Remember that scene in Fight Club where Tyler Durden holds a gun to the head of the guy working in the convenience store?
Tyler asks the terrified guy (Raymond) what he studied in college. When Raymond admits he wanted to become a veterinarian, Tyler tells him that if in three weeks he isn’t well on his way to becoming a veterinarian, he’ll find him and kill him.
After Raymond agrees, Tyler lets him go and says:
“Tomorrow will be the most beautiful day of Raymond K. Hessel’s life. His breakfast will taste better than any meal you and I have ever tasted.”
Willpower is often not enough
I consider myself pretty good at sticking with the commitments I make to myself. I’ve written about the Boston qualifying thing plenty, as that’s the goal I’m probably most proud of achieving because of how much work it took.
And yet, for all of that willpower (if that’s what it was), I’ve not been able to give up coffee for more than about a month at a time. And I have a horrible habit of chewing around my fingernails that is seemingly impervious to any lame attempt I can make to stop it.
But creating change isn’t really about willpower. Willpower works for a while. But eventually, if at the deepest level you associate more pain to changing than you do pleasure, then the change is not going to last (even when you know it’s what’s good for you).
This is when you need Tyler Durden to hold a gun to your head.
The new way to change
Willpower is old school. It’s a brute force approach that rarely works. The smart way to change is with leverage — recognizing your own fallibility and taking an action now that makes it inevitable that you change in the future.
Buying an alarm clock without a snooze button (or far better, this one) is a simple example. You know that when 6 a.m. rolls around, getting up early won’t seem like nearly as good an idea as it does now. So by taking this action now and making things rough on your future self, you’re actually helping yourself to make a better decision when push comes to shove.
When you sign up for a marathon before you’ve trained for it, you’re doing the same thing. Investing money, even just the 100 bucks to register for the race, changes the game. Now, when you feel like eating a donut instead of going for your run, all of a sudden it’s not quite so easy to be content in your laziness. Now your money is at stake, as well as the feelings of guilt and foolishness that we associate with wasting money. And as a result, you run.
But what about when the action isn’t so obvious?
The alarm clock example is easy. But what if it’s losing weight that’s your goal? Or any of a mess of other things where there’s no obvious action you can take now to make success in the future inevitable?
Enter stickK.com. I found it today after it was mentioned in a book I’m reading (more on that later).
So what’s stickK?
It’s a free site that allows you to enter into commitment contracts. You specify the terms of your commitment, along with appointing a referee to keep you honest. And then you put your money where your mouth is — you enter your credit card info.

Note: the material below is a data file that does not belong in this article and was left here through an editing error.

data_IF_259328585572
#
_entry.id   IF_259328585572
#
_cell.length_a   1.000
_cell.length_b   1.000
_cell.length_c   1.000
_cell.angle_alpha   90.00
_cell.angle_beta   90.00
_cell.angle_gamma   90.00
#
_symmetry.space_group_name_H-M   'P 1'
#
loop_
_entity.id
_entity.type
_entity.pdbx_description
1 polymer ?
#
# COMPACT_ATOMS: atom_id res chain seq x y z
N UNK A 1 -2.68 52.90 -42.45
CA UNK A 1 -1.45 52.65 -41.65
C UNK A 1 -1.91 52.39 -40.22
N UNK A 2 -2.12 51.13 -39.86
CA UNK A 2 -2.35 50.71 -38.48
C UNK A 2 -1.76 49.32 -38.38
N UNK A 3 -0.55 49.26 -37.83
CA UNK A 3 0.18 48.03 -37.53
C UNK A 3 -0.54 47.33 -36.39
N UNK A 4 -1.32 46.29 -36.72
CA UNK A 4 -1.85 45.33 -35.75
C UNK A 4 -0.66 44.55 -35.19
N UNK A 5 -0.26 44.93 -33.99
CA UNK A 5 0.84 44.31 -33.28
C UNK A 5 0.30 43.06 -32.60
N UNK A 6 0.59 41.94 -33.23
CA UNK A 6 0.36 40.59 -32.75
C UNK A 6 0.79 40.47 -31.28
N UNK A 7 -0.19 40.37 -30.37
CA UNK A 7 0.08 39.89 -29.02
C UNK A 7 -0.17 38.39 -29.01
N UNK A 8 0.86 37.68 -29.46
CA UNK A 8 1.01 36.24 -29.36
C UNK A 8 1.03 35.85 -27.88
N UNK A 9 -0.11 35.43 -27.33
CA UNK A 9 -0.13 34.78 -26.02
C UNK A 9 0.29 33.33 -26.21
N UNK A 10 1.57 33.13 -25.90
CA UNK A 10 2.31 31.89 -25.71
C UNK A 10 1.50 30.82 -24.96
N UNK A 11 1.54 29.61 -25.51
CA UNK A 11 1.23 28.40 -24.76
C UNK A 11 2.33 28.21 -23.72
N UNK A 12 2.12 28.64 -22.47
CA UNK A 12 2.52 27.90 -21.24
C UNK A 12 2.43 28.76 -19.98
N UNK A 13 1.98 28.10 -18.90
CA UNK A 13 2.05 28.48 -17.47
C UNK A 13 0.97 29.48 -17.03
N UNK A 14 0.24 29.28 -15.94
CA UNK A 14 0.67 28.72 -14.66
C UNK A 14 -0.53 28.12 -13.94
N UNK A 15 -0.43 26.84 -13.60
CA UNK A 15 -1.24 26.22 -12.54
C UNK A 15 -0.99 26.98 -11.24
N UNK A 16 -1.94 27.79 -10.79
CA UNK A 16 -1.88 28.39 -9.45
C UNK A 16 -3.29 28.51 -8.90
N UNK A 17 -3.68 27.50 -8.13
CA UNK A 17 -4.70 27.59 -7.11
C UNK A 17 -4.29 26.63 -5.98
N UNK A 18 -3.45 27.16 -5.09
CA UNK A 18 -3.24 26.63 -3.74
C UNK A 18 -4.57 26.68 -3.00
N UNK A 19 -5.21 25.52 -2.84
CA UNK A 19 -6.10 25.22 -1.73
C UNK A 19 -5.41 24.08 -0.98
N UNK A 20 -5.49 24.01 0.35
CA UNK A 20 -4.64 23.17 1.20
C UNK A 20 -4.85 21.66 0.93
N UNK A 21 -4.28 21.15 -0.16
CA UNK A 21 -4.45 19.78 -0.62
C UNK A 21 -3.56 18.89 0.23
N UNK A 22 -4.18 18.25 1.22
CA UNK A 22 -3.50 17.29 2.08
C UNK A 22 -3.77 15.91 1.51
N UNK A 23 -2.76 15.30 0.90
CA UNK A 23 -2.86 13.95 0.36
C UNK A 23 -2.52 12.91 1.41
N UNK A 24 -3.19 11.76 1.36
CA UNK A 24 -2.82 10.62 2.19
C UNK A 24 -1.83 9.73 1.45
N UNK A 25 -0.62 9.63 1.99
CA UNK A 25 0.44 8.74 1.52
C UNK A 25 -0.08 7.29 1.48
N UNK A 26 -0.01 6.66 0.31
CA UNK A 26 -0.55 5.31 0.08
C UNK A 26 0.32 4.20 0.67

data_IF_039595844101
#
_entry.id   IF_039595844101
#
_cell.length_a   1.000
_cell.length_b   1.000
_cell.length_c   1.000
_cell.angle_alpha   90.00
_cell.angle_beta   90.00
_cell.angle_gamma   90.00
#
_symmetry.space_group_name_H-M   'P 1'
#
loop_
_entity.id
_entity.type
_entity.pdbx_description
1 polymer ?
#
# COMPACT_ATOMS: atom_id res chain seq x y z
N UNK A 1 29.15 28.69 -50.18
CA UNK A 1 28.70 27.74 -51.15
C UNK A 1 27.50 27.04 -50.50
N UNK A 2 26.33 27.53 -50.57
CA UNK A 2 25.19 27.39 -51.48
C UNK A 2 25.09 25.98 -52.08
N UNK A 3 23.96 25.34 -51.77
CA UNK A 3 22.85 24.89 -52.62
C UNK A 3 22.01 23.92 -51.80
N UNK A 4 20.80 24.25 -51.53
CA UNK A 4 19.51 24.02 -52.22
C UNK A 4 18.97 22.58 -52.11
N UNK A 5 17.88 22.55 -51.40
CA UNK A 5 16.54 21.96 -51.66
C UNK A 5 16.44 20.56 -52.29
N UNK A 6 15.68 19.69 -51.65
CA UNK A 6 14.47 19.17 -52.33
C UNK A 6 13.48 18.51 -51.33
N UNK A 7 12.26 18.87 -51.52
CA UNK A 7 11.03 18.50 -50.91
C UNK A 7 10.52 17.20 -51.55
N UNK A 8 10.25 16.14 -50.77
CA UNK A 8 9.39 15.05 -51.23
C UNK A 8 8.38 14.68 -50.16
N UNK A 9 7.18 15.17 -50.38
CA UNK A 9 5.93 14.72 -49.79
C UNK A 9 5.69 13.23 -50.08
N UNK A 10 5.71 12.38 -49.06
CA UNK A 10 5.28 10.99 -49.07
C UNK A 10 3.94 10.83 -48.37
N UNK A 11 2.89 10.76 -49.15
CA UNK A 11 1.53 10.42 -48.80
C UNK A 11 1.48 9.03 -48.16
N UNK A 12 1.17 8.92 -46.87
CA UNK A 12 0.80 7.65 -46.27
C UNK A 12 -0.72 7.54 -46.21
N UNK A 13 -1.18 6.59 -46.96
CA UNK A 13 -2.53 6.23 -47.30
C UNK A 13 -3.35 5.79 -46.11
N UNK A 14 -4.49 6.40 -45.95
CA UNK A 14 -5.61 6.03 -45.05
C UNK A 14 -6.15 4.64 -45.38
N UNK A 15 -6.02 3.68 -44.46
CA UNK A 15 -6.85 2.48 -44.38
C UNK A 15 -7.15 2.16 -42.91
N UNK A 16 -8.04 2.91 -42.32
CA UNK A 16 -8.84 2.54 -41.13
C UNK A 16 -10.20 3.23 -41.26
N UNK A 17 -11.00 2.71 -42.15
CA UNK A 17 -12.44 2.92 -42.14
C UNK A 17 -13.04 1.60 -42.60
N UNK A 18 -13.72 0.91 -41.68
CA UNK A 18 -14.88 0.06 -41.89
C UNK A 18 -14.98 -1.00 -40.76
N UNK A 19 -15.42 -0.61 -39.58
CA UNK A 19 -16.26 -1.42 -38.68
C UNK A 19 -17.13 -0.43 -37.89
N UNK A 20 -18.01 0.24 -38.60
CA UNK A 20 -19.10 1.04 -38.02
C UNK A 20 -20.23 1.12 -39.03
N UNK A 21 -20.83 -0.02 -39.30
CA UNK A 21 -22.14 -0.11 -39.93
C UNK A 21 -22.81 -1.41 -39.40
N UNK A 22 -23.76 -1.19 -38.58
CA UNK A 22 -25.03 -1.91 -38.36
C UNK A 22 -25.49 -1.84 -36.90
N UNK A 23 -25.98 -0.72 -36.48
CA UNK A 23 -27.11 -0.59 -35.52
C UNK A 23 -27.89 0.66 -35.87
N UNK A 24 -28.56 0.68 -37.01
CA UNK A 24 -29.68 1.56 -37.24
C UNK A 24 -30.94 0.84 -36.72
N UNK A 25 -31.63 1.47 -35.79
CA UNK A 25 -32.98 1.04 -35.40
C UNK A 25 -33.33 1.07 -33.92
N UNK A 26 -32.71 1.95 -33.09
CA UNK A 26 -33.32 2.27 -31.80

So you might commit to paying 50 dollars for every week that passes after a certain deadline without your having, say, run a half marathon. Or every time you drink a cup of coffee. Or whatever. And you can appoint your spouse or friend or enemy or blog reader to decide if you’ve done it (or just use the honor system, though I’m sure that’s far less effective).
Even more powerful is the fact that you can designate this money to go to an “anti-charity,” one who you’d absolutely hate for your money to go to. (There’s no pro-animal-cruelty charity on the list, but there is one that’s considered anti-environmental.)
The site (and the science behind why it works) is actually based on a relatively new branch of research in economics, which is described in the book Carrots and Sticks, which I’m currently reading. (The author is one of the founders of stickK.com.)
Pretty cool stuff, I think. Nerdy, sure, but cool. And, quite possibly, extremely useful for achieving some pretty awesome stuff.
I’m going to try this soon. Not quite sure with what commitment, or what the “gun” that’s motivating me will be. But I’ll keep you posted.
And speaking of commitments…
Somebody in the health blogosphere has decided to become vegetarian! My friend Ryan at No More Bacon, as a result of reading my ebook, Marathon Roadmap, has decided to go vegetarian for 120 days!
Ryan started yesterday, and you can read his post all about it (as well as a review of my book). And — bonus — if you head over there and congratulate him, you’ll be entered to win a free copy of the book and the interviews. And while you’re there, don’t forget to check out Ryan’s transformation…pretty amazing.
So what do you think of the idea behind stickK.com? Gimmicky, or a serious way to make real change?
Vegan Supplements: Which Ones Do You Need?
Written by Matt Frazier and Matt Tullman.
I’m here with a message that, without a doubt, isn’t going to make me the most popular guy at the vegan potluck.
But it’s one I believe is absolutely critical to the long term health of our movement, and that’s why I’m committed to sharing it. Here goes…
Vegans need more than just B12.
Sure, Vitamin B12 might be the only supplement required by vegans in order to survive. But if you’re anything like me, you’re interested in much more than survival — you want to thrive.
So what else do vegans need?